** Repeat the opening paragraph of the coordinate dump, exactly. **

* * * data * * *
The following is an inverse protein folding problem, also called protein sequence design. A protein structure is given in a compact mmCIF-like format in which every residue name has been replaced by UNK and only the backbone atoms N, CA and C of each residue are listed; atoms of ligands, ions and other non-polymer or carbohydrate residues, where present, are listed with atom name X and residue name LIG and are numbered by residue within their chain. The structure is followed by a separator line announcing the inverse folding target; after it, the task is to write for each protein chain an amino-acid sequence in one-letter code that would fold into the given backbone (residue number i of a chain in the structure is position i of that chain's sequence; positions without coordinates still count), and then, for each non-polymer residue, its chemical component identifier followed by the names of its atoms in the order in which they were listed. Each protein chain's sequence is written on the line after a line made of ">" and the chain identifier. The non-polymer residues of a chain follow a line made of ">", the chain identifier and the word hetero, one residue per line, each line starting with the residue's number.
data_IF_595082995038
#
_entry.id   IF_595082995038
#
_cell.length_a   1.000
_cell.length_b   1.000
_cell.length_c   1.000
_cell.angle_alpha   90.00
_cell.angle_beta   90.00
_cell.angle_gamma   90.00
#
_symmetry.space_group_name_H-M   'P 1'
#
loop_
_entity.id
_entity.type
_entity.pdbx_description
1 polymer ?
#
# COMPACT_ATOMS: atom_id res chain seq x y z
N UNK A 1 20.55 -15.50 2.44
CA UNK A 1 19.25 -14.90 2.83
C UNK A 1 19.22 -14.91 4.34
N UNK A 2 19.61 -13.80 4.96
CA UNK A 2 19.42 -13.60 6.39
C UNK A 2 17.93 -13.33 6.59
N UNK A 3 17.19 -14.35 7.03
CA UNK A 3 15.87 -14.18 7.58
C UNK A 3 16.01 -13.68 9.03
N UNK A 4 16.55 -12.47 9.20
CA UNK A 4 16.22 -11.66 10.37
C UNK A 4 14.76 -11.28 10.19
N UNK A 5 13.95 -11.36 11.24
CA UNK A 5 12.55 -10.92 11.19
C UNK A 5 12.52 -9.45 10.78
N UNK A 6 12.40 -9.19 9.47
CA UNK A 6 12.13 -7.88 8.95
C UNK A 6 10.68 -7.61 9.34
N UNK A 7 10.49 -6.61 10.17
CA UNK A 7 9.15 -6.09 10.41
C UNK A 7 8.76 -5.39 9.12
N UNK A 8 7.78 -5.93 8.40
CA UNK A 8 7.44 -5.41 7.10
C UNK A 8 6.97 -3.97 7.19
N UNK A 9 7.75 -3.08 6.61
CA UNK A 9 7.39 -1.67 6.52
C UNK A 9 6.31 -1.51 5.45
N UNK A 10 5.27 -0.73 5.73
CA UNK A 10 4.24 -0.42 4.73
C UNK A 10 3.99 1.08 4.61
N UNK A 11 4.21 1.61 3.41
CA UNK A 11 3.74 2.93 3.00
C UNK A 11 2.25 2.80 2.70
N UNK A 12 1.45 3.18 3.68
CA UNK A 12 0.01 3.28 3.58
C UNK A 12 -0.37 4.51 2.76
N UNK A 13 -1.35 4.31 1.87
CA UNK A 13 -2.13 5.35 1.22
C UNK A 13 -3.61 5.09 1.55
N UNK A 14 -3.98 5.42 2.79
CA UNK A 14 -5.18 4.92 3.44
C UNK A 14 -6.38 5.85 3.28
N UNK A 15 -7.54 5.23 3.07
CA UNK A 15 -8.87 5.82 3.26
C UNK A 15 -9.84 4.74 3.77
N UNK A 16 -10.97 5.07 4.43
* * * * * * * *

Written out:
The following is an inverse protein folding problem, also called protein sequence design. A protein structure is given in a compact mmCIF-like format in which every residue name has been replaced by UNK and only the backbone atoms N, CA and C of each residue are listed; atoms of ligands, ions and other non-polymer or carbohydrate residues, where present, are listed with atom name X and residue name LIG and are numbered by residue within their chain. The structure is followed by a separator line announcing the inverse folding target; after it, the task is to write for each protein chain an amino-acid sequence in one-letter code that would fold into the given backbone (residue number i of a chain in the structure is position i of that chain's sequence; positions without coordinates still count), and then, for each non-polymer residue, its chemical component identifier followed by the names of its atoms in the order in which they were listed. Each protein chain's sequence is written on the line after a line made of ">" and the chain identifier. The non-polymer residues of a chain follow a line made of ">", the chain identifier and the word hetero, one residue per line, each line starting with the residue's number.